At the recently concluded Compliance Week 3rd Annual Third-Party Risk Management Conference, Kara Brockmeyer, former head of the Securities and Exchange Commission FCPA unit and now partner at Debevoise & Plimpton, said that if there is no business reason to contract with a third party, this is more than indicia of a red flag from a compliance perspective—it is also bad business. She added that if there is no commercial reason to structure a transaction in a certain manner or the deal does not make sense from a business perspective, it is also problematic.

But isn’t it common sense that you should have a business justification to hire or use a third party? If that third party is in the sales chain of your international business, it is important to understand why you need to have a particular third party represent your company. This concept is enshrined in the FCPA guidance, which says: “companies should have an understanding of the business rationale for including the third party in the transaction. Among other things, the company should understand the role of and need for the third party and ensure that the contract terms specifically describe the ser­vices to be performed.”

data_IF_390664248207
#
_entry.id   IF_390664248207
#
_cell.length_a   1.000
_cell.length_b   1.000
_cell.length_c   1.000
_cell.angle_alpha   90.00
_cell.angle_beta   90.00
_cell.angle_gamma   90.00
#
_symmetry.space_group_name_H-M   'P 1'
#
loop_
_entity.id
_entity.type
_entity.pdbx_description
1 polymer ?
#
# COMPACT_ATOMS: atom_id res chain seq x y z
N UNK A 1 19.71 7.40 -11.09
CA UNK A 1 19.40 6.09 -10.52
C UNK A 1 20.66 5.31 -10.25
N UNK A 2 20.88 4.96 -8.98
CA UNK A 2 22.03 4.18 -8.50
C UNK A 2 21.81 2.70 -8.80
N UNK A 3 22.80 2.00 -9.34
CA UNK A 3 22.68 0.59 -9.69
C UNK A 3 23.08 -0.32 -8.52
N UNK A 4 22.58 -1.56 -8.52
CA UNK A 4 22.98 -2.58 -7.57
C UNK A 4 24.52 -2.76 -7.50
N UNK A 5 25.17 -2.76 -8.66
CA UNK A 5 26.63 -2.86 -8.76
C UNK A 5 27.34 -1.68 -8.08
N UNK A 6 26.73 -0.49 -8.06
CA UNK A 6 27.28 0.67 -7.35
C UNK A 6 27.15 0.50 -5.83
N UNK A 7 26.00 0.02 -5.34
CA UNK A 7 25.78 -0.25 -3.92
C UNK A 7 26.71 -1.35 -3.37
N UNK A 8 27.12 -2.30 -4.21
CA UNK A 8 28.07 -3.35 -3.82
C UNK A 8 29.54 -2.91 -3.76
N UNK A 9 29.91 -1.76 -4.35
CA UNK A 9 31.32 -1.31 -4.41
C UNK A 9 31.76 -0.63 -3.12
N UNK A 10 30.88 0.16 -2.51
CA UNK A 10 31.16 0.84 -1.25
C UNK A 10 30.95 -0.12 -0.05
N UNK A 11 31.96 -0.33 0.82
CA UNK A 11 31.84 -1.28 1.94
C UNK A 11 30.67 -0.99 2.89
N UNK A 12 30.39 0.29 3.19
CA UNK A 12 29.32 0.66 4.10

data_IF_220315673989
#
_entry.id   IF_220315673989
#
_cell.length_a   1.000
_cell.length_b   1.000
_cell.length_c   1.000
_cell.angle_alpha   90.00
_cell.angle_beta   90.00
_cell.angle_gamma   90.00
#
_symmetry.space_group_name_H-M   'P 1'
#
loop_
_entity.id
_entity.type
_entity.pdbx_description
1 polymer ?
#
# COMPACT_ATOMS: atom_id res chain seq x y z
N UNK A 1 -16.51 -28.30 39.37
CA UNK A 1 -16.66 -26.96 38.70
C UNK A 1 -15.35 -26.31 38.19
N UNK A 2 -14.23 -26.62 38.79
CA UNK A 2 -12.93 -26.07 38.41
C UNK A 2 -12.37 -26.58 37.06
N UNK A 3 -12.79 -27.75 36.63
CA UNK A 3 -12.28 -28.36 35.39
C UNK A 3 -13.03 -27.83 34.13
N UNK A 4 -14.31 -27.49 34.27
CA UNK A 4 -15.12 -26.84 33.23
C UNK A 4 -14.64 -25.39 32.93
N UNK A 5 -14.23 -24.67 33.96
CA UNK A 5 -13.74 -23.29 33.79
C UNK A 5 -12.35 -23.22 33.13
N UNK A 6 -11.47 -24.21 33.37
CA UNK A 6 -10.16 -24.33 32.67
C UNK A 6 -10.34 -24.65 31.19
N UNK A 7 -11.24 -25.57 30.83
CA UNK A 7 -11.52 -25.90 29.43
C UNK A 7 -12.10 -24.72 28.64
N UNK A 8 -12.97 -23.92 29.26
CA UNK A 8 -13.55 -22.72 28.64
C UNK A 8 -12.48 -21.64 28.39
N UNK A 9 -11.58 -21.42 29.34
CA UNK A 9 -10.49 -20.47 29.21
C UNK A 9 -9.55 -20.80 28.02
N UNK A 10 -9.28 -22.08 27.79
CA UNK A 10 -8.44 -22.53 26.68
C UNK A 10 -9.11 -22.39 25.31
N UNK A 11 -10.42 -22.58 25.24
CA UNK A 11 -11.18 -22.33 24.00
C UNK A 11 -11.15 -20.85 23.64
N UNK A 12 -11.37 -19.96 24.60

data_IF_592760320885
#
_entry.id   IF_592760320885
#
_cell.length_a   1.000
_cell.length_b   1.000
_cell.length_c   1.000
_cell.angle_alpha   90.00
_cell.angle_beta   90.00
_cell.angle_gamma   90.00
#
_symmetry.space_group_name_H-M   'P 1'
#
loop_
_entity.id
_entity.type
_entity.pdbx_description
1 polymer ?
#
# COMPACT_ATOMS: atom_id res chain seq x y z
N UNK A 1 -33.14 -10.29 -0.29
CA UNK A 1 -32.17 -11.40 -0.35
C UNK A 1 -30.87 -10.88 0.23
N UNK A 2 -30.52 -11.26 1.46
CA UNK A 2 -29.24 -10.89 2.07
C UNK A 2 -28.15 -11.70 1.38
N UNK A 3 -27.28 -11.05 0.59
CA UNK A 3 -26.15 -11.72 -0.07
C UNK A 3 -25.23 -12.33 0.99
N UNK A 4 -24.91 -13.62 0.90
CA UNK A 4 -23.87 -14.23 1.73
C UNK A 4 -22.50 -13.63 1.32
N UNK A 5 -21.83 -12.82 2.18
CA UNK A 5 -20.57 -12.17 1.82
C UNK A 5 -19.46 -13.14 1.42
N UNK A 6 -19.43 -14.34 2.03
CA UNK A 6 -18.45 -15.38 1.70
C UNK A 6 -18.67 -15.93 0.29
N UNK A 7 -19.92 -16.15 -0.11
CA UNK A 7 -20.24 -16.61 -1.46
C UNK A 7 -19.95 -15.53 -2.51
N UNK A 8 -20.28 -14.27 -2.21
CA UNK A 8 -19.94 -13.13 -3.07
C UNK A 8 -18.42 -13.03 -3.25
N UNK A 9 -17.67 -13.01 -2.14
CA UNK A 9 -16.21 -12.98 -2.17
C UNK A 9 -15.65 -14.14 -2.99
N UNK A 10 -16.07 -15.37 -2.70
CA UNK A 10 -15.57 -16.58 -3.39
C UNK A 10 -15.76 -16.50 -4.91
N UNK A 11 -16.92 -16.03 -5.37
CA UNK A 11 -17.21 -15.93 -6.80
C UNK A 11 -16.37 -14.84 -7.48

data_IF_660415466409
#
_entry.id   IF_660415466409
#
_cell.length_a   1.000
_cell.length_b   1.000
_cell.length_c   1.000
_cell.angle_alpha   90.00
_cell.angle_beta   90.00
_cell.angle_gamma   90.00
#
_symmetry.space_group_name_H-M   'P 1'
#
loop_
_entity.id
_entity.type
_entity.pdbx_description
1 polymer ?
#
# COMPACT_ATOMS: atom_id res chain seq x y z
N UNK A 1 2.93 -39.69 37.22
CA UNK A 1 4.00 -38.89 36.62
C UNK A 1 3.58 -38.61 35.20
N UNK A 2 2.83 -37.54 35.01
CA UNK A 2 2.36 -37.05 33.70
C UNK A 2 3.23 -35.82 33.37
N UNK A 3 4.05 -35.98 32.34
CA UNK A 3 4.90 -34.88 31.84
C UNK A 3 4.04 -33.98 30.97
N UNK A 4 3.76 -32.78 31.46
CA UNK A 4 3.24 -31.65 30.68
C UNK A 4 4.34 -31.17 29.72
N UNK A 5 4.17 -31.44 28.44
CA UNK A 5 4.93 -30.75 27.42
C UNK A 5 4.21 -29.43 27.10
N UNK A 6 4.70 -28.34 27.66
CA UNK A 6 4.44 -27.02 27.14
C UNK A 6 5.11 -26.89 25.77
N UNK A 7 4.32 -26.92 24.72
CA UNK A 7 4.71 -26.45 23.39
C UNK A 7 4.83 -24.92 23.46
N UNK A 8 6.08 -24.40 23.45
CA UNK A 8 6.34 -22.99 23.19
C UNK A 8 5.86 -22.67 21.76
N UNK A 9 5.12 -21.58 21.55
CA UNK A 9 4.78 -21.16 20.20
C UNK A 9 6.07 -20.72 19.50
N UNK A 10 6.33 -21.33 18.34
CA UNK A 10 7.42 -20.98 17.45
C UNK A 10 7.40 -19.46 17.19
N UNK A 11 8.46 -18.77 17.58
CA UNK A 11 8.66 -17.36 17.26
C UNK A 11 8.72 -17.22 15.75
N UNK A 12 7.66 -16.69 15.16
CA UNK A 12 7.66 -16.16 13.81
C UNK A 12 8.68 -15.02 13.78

The Internal Revenue Service also considers a business justification to be an important part of any best practices anti-corruption compliance regime. Clarissa Balmaseda, former IRS special agent and now VP at Credit Suisse, has previously noted that a lack of business justification could be a red flag, which could signify some possible indicia of corruption. When former regulators from the SEC and IRS both stress the importance of a business justification, it is clear this is something companies should incorporate into their compliance programs.